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May 31, 2022

Mission Multiplier: Learn from Losing

Jane Pfeiffer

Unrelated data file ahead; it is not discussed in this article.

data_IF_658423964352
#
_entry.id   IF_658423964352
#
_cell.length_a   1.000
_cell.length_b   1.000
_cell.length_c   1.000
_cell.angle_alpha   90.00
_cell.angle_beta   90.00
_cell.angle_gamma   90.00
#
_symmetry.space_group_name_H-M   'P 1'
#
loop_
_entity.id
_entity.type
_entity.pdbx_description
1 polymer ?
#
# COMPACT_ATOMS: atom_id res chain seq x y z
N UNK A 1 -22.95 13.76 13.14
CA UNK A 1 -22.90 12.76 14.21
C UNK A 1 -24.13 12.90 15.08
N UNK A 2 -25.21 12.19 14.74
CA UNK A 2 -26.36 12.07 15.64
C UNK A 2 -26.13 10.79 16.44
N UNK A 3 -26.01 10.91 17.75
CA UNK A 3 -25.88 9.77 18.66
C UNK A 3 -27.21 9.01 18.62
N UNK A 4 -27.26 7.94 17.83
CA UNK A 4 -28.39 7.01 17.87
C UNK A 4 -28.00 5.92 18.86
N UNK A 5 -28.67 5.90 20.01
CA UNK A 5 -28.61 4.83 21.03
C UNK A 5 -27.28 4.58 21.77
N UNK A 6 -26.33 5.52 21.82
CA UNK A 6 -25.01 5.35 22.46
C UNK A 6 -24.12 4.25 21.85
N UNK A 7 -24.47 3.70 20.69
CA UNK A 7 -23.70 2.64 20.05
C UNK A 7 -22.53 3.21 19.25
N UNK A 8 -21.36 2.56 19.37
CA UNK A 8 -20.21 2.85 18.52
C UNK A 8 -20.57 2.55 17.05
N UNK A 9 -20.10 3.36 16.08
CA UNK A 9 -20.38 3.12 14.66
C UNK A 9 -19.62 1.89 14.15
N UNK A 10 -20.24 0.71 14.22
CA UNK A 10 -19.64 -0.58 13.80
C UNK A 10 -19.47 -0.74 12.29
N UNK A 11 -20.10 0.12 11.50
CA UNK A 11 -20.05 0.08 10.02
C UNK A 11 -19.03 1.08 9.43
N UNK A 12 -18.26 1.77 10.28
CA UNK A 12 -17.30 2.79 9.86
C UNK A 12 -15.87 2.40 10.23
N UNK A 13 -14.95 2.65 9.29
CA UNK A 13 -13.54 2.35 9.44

Last week I talked about the difficulty when you lose an opportunity, even especially when it seems like a layup and everything is pointing towards getting a yes. Well, there’s a lot to be learned from being a loser. And that word loser is one that we typically avoid. It sounds harsh, but it’s the truth. You had a chance- it’s no longer yours. You’ve lost that opportunity and that door is now closed. I’ve learned that there is a lot to learn from losing, but you have to ask for it and you have to set the stage for it. So we’re going to continue to talk about fearless feedback today. We have to have the participation of the other person or organization that we’ve been speaking with. You know, the person who told you no. This seems logical and possibly simple, but it really isn’t. Because most people will avoid this candid open, honest conversation. We don’t like conflict. We don’t like difficult conversations. And really, their decision was made off of a gut feeling. Yes, they might have a score or a score card that they used, but there was an emotional decision that was rationalized with a score and they don’t know how to explain that kind of gut feeling that they had that led to their decision. So you have to plant the seeds to get fearless feedback early in the conversation. Don’t ask for criticism or feedback. Ask for fearless feedback. This concept comes from Steve Jobs, and it has two very simple rules. First, ask if this is a good time to offer or receive fearless feedback. You don’t want to have this conversation when they’re distracted by their two year old while they’re in a virtual meeting, or they’re just getting caught up to speed. And the rest of the team has maybe spoken with you a time or two. The second rule is that you have to assume the best intentions. Maybe you lost because you scored low on meeting their standard for diversity inclusion, and candidly, you didn’t know that was even a criteria. You have to assume that they did not intend to withhold information and listen and probe for it. How could you have found that out? Should this be a standard element of every application or presentation moving forward? Apple uses this process in evaluating their customer service team. It really was intended for internal conversations and employee feedback, but I found it to be just as helpful in a sales or evaluative external process. You know, the trick is that you have to give it first and that you constantly have to ask for it and consistently throughout the sales process, not just when the answer is no. And here’s how. So at the very beginning, of the conversation, put this in your own words. We at Fieldtrip believe in fearless feedback and we’ll offer it and accept it throughout this conversation or presentation or application process. If at any point in the conversation either of us feels like there isn’t a fit, can we agree to tell each other that it will save us time and we can part as professional friends? So now that you’ve established this, you have to exercise it, ask for it at various stages throughout the conversation or the process. Only then can you request it when the answer doesn’t go in your favor. So by doing this, it will improve your chances. You’ll hear “yes,” more likely because you help them express the things that are tough to translate into actions.